Sunday Afternoon Daddy-Daughter Model Project & Review: “Scooby-Doo Mystery Machine”

Sunday afternoon, my four year-old daughter and I started and finished a big pre-painted, snap-together model. We had a good time, along with a few moments of assembly frustration, so I thought I’d go ahead and turn it into a kit review.

For our project, I picked up something my daughter’s been wanting to build for a while now: The Scooby-Doo “Mystery Machine” van from Polar Lights. So I drove over to our local HobbyTown USA, snagged it for about $22, and then we were off and running.

The kit has a nice selection of plastic parts, clear parts, and chromed parts. And some of them even fit together as advertised. Others don’t. It also has pre-painted vinyl figures of Scooby-Doo and Shaggy. And those looked really good. Really, the nicest things in the kit. I had to make a deal with my daughter that we’d wait until the absolute last moment to put those in the kit so she could continue to play with them.

My first frustration began moments after we’d gotten it out of the box. Contrary to any note from the instructions, the three largest parts of the van come pre-assembled, and must be disassembled in order to proceed.  And if you’re not paying attention, you’ll probably snap one of those pegs holding the chasis to the floor. I did. Not a big deal, since I ended up super-gluing a good chunk of the pieces together anways.

My biggest real complaint about this kit was the parts fit. Some parts fit great. Others… not so good. At first, I just broke out the non-toxic styrene glue. Eventually I broke out the CA (“super”) glue. I also had a hell of a time trying to jam a couple of the clear lenses into the chrome headlight/taillight parts. But eventually–with a little glue, and a little patience–everything came together.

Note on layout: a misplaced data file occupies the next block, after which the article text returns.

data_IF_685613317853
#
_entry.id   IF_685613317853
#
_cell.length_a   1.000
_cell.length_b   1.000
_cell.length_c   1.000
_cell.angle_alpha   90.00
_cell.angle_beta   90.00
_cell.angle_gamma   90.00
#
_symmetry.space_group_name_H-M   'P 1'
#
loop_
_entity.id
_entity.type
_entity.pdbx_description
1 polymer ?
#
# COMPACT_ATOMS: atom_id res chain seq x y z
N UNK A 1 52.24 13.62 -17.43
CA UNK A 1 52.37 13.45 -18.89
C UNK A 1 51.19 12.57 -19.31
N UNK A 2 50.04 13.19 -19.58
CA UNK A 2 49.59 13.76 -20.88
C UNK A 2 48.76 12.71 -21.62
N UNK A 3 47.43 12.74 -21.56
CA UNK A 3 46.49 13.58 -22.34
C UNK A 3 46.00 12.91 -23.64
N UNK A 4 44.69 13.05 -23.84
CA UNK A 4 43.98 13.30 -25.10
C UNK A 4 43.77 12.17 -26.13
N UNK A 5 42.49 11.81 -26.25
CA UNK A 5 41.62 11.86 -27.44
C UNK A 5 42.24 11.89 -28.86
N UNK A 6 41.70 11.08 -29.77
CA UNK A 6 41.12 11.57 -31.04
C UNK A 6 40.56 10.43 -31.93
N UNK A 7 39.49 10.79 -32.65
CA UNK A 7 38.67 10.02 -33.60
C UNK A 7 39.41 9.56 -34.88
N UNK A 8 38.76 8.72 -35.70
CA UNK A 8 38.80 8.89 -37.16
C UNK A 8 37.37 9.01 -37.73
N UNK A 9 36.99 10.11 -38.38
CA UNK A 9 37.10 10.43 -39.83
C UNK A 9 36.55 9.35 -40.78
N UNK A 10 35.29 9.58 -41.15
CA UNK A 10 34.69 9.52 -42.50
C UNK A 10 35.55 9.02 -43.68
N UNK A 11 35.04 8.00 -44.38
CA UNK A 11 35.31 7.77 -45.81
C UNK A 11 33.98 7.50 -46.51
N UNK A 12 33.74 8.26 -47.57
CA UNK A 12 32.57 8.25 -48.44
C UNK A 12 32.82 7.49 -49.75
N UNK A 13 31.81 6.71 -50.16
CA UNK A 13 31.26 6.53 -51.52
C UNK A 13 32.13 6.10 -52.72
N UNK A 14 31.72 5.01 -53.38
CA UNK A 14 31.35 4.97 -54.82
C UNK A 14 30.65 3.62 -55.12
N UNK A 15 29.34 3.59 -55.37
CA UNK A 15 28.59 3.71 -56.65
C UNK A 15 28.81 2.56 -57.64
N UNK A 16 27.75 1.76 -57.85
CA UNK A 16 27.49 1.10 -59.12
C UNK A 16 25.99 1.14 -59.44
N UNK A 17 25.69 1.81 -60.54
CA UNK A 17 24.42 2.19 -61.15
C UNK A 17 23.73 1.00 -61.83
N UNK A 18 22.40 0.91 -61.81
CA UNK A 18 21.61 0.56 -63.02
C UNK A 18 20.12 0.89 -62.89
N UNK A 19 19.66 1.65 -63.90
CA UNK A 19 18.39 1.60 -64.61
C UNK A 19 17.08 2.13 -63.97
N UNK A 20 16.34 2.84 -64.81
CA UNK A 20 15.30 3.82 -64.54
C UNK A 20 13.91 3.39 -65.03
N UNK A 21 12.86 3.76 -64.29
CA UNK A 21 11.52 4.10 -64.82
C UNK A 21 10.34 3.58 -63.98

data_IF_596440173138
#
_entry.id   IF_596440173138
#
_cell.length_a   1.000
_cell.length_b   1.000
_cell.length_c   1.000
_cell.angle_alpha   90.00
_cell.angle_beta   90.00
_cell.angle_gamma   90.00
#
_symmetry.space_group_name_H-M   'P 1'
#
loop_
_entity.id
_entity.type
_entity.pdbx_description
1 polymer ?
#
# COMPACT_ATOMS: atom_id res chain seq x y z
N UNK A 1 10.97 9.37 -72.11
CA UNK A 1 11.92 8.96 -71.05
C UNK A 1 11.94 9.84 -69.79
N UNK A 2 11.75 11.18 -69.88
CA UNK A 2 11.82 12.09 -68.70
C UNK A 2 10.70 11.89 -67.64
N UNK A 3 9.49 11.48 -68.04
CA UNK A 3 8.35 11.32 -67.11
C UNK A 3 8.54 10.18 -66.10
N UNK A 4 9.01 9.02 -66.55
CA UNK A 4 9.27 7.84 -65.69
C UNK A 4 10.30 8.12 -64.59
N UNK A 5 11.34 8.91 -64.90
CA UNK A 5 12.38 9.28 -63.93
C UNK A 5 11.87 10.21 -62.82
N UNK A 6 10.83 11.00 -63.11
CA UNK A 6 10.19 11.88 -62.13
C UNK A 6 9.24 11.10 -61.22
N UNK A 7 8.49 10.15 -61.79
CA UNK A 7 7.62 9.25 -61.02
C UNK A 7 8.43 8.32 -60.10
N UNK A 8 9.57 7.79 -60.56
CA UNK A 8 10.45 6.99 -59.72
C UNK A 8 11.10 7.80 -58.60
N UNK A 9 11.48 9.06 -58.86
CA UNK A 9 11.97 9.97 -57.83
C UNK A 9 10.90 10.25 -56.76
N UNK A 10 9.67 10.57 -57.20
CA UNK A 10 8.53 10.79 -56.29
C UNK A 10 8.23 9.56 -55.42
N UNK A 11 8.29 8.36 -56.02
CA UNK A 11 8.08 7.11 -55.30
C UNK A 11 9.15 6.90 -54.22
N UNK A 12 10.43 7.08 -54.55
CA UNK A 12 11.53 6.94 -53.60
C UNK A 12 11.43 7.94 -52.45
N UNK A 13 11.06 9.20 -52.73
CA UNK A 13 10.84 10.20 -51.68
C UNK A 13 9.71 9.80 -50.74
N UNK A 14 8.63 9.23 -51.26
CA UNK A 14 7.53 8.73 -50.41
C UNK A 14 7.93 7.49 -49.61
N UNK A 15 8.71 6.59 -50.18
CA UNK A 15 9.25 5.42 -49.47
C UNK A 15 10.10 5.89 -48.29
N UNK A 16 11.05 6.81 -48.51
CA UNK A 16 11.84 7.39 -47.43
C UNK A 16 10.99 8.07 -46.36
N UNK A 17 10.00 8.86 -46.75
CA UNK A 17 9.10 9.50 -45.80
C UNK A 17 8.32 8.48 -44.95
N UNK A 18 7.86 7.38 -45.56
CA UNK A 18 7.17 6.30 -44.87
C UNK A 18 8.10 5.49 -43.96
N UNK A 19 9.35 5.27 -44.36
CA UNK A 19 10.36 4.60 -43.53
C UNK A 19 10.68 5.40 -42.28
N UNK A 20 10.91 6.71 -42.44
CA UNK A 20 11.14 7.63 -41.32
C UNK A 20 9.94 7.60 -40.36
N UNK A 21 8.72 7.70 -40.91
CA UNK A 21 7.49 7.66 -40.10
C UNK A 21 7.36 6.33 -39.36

My daughter just turned 4 about 2 months ago. And she’s already done snap-together models virtually by herself. This one was a little more complicated. I’d say we split the workload about 50/50. As I said, the parts fit was pretty wonky, so there was a lot more glue involved than there should have been. Once we got the whole thing together, we moved on to the decals.

I handled all of the major markings on it, and she did the enhancements (loose flower decals). The decals were supposed to be glow-in-the-dark, although I didn’t see any evidence of that–at all–when tested. I also didn’t pay attention to the directions and I glued down the spare tire to the hood before applying decals. Don’t do that. Wait till the decals are down before you put that spare tire on. Other than that, the decals laid down fairly well. There were a couple insurmountable wrinkles, but nothing awful. And when it was finished, it looked fairly decent.

My daughter was certainly happy with the finished product. The back doors open and shut (and occasionally pop off, only to pop right back in), and–most importantly–this thing should stand up to a moderate amount of being played with. And for a four year old girl, being able to play with a 1/24-ish scale version of “The Mystery Machine” is the most important thing.

Final Review: 7 stars out of a possible 10 – Parts fit was all over the place, glue was required, and decals didn’t seem to glow (contrary to what the box said). On the other hand, the directions were very clear and helpful–even for the non-modeler. The parts breakdown itself seemed very well designed to create a visually impressive finished appearance. It looks like the Mystery Machine. And it made my daughter very happy. I wasn’t disappointed with this purchase, but this wasn’t the shake-n-bake model that it should have been.

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One Response to Sunday Afternoon Daddy-Daughter Model Project & Review: “Scooby-Doo Mystery Machine”

  1. super awesome 🙂

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